LUNAR NEW YEAR: The nation is expecting 4,200 international travelers to arrive today and 3,900 tomorrow, as people return home for the holidays, the CECC said The Central Epidemic Command Center (CECC) yesterday said it expects imported cases of COVID-19 to further increase today and tomorrow — the peak period for international arrivals before the Lunar New Year holiday. The nation has seen more imported cases of COVID-19 since it implemented a new policy on Tuesday requiring travelers on long-haul flights to undergo a polymerase chain reaction (PCR) test upon arrival. Those who test positive are taken directly to hospitals from airports. Most of the recent confirmed cases of COVID-19 were travelers arriving from the US, CECC data showed. On Tuesday, 58 of the 625 travelers arriving at Taiwan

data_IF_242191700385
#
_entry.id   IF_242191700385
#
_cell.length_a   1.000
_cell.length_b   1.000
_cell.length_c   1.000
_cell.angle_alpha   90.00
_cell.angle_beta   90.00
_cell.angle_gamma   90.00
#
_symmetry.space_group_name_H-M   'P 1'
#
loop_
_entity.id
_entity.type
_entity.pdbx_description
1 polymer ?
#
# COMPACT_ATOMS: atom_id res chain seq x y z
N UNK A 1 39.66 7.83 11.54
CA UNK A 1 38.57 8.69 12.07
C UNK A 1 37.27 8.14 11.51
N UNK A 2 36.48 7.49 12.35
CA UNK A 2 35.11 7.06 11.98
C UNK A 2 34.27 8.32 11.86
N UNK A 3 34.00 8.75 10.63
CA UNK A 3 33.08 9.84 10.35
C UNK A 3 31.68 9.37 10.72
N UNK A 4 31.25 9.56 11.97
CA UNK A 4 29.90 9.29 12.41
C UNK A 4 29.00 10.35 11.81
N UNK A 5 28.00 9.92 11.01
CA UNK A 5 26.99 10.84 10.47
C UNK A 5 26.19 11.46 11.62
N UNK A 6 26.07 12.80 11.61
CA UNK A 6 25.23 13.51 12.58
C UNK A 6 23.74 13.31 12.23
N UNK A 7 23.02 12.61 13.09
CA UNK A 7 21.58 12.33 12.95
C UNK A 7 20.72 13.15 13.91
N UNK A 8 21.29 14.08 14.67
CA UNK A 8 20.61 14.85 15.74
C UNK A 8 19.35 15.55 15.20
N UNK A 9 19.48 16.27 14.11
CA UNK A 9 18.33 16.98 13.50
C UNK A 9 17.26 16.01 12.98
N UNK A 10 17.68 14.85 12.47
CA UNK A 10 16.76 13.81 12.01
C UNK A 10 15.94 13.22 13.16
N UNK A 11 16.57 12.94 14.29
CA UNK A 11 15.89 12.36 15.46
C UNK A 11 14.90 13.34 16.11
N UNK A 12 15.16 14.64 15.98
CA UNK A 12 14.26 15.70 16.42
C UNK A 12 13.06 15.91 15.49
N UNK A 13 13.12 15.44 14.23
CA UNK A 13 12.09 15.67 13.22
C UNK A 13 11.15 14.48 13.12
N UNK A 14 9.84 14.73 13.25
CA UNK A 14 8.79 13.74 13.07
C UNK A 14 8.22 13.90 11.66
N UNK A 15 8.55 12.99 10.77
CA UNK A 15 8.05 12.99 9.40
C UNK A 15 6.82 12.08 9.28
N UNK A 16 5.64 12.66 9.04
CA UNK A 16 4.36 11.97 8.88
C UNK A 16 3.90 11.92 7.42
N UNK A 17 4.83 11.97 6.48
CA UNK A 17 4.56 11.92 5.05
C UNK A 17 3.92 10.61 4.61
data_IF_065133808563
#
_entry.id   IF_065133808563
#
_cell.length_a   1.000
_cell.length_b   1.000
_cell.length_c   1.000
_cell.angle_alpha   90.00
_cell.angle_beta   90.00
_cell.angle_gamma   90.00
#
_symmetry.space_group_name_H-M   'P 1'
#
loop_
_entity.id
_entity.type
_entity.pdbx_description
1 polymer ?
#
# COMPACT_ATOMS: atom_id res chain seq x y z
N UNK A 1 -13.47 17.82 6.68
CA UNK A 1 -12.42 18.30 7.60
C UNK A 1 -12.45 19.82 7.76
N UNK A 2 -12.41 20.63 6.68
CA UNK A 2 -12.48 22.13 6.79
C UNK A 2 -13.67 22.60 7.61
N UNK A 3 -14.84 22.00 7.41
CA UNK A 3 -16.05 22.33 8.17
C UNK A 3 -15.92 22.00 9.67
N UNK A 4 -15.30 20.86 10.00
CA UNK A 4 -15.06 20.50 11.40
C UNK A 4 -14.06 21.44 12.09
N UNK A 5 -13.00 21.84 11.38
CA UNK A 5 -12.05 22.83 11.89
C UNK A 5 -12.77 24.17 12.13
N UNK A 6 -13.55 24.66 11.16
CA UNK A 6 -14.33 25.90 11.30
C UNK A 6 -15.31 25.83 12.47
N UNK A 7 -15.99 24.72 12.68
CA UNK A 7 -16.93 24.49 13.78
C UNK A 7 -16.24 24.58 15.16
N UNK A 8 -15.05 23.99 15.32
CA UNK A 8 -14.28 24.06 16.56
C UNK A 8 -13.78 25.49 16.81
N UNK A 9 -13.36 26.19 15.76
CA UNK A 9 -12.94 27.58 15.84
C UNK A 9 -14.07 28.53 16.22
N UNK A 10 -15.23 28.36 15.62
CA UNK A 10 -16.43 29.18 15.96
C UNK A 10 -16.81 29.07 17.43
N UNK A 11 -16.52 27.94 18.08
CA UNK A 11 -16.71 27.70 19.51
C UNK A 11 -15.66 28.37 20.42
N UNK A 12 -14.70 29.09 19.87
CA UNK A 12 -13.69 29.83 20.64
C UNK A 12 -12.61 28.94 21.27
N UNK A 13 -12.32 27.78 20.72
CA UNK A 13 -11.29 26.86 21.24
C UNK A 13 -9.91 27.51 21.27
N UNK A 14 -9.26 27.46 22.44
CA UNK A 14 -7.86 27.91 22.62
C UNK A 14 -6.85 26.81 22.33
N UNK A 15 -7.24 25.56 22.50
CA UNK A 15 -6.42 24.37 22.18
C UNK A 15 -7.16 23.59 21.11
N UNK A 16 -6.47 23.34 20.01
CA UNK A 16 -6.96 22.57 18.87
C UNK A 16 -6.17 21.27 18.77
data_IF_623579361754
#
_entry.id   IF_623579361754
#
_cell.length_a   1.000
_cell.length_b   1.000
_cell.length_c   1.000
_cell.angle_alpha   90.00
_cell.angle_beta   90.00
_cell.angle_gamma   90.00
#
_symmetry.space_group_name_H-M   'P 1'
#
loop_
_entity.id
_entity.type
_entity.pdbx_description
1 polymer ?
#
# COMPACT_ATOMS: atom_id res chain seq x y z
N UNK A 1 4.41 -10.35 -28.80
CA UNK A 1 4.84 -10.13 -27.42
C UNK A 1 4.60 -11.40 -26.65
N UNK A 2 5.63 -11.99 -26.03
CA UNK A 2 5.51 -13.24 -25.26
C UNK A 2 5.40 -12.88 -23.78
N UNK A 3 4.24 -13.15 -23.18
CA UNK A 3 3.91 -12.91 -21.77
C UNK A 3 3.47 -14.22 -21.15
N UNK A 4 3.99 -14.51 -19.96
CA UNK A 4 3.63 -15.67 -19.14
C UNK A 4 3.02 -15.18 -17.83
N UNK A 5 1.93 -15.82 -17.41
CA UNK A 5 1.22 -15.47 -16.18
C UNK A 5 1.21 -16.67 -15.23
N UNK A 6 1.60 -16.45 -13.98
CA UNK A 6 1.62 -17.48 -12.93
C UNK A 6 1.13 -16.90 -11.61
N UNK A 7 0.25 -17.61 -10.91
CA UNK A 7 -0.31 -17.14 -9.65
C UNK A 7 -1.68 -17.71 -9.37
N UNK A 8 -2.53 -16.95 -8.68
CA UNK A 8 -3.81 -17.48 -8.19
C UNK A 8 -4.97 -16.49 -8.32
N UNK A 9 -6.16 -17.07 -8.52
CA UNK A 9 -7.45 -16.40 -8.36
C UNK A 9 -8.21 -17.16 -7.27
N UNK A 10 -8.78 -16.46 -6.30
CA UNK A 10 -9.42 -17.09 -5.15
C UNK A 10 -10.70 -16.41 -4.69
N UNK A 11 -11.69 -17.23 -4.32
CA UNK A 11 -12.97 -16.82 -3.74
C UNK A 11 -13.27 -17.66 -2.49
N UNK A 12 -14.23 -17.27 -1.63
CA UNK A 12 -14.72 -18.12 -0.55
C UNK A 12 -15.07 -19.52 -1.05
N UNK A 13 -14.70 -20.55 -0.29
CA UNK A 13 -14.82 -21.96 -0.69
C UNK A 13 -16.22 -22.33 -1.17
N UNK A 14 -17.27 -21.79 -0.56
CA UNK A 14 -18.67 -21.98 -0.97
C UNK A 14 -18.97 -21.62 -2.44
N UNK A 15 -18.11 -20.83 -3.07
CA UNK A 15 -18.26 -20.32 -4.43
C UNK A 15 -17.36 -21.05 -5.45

TRACEABLE: The expansion of a cluster infection appears to be slowing, as genome sequencing results show a clearer link among confirmed cases, Chen Shih-chung said The Central Epidemic Command Center (CECC) yesterday reported 96 COVID-19 infections: four domestic and 92 imported cases. Three of the domestically transmitted cases are bank workers likely linked to previously reported airport clusters, it added. Minister of Health and Welfare Chen Shih-chung (陳時中), who heads the center, attributed the high number of imported cases in part to the implementation on Tuesday of a tighter entry policy. Travelers arriving on long-haul flights are immediately tested for COVID-19 upon arrival and must wait for results of their rapid polymerase chain reaction (PCR) tests on site. Those who test negative are allowed to proceed with normal